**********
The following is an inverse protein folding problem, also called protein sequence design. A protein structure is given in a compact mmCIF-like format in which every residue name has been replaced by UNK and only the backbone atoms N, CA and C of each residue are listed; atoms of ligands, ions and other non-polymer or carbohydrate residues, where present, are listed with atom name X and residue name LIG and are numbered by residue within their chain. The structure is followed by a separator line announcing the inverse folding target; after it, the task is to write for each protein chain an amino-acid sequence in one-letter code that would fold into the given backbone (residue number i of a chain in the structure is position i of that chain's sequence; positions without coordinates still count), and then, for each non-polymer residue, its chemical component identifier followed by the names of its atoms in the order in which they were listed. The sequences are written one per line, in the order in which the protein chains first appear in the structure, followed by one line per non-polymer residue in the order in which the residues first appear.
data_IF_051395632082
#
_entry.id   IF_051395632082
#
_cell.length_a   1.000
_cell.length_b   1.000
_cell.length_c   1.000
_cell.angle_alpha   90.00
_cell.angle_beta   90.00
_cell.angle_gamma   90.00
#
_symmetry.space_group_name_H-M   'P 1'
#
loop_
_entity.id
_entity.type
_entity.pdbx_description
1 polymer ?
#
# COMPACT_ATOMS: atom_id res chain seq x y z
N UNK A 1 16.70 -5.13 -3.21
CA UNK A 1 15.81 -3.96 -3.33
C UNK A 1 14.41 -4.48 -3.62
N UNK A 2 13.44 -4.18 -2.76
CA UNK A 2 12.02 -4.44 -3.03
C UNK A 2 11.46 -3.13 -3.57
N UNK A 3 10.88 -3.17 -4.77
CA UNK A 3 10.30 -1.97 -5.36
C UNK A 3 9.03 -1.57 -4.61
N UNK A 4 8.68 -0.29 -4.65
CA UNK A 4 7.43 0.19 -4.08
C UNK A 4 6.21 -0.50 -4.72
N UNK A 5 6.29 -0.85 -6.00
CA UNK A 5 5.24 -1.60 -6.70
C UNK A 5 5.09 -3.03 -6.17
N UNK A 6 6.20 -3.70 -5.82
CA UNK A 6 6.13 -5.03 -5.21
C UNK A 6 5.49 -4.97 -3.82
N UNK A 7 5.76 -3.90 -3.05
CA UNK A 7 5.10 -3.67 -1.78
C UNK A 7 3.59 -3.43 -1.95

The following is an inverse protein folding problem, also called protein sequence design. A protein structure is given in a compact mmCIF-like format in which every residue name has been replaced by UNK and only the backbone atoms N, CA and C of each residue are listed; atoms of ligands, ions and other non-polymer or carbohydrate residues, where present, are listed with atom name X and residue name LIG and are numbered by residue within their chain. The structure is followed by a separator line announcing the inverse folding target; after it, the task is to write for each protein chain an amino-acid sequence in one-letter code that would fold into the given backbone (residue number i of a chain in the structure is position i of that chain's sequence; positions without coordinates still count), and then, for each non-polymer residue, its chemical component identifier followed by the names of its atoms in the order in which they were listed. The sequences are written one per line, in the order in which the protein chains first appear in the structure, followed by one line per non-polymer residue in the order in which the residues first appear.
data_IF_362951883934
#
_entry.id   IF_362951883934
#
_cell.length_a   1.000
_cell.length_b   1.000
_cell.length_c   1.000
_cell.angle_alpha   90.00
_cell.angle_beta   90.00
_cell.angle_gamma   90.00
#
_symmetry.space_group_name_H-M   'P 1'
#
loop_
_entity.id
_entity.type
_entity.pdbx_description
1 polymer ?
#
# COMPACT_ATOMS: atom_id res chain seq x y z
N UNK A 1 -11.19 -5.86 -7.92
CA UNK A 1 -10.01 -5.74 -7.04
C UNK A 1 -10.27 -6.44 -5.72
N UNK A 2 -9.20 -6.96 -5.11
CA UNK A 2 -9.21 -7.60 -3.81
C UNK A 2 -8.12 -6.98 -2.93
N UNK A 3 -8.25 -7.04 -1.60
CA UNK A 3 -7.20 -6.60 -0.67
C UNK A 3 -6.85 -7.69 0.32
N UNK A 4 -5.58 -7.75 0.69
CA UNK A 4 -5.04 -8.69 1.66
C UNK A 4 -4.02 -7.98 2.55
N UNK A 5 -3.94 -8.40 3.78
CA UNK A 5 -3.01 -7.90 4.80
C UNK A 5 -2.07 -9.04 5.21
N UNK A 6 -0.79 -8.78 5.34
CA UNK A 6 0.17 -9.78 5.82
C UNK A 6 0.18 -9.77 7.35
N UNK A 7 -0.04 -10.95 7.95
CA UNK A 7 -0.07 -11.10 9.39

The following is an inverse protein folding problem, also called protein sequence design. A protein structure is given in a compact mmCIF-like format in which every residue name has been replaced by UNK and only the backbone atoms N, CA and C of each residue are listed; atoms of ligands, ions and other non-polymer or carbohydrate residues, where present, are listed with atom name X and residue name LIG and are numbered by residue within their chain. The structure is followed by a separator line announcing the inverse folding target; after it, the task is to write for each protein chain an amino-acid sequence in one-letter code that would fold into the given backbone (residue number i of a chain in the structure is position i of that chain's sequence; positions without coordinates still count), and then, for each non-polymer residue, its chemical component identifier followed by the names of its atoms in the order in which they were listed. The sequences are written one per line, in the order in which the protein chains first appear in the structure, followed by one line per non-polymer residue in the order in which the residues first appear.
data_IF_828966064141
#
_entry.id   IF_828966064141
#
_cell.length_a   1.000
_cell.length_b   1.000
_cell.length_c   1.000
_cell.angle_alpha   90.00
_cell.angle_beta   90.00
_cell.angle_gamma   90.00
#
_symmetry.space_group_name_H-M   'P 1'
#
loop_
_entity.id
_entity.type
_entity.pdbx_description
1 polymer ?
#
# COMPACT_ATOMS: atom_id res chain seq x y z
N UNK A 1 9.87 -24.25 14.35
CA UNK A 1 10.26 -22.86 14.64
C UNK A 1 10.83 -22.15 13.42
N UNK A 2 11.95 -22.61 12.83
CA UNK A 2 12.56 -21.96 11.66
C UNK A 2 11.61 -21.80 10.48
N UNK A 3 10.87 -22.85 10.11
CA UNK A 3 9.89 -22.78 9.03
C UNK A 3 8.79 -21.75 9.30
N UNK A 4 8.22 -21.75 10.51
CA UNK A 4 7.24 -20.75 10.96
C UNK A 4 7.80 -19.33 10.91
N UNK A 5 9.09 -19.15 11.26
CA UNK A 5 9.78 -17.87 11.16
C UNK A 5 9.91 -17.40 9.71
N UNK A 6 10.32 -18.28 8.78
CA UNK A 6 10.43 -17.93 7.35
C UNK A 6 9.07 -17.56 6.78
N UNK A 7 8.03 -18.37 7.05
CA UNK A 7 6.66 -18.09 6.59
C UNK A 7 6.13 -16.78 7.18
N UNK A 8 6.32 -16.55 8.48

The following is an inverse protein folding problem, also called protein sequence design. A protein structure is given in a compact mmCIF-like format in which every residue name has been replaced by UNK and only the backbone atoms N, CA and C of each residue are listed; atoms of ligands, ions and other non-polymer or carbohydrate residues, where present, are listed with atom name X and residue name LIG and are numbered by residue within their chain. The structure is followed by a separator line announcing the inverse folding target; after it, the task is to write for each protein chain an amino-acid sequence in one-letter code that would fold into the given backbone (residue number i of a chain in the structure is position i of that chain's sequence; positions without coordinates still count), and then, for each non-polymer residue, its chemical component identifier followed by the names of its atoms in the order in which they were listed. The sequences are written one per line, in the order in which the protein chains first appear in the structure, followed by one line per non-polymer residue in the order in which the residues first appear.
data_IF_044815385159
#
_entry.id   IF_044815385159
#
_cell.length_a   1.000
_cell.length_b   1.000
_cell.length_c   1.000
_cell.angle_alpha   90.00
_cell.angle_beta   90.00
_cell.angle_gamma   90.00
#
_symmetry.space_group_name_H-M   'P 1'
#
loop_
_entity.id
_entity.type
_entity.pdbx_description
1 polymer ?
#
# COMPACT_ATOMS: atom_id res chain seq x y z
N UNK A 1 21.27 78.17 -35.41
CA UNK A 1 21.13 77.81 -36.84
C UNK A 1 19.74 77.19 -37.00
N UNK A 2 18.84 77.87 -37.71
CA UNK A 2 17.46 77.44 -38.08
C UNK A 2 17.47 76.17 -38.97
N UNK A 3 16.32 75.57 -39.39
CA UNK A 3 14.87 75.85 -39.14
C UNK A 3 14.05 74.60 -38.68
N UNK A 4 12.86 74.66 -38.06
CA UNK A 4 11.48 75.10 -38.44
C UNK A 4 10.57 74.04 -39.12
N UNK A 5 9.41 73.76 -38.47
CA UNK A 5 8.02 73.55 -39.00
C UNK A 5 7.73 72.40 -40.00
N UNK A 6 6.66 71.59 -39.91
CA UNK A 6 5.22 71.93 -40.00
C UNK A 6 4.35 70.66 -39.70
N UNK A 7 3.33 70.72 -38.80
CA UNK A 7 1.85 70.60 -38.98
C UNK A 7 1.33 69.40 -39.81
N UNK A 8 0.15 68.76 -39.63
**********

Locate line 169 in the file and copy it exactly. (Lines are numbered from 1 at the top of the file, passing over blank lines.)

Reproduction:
N UNK A 8 0.15 68.76 -39.63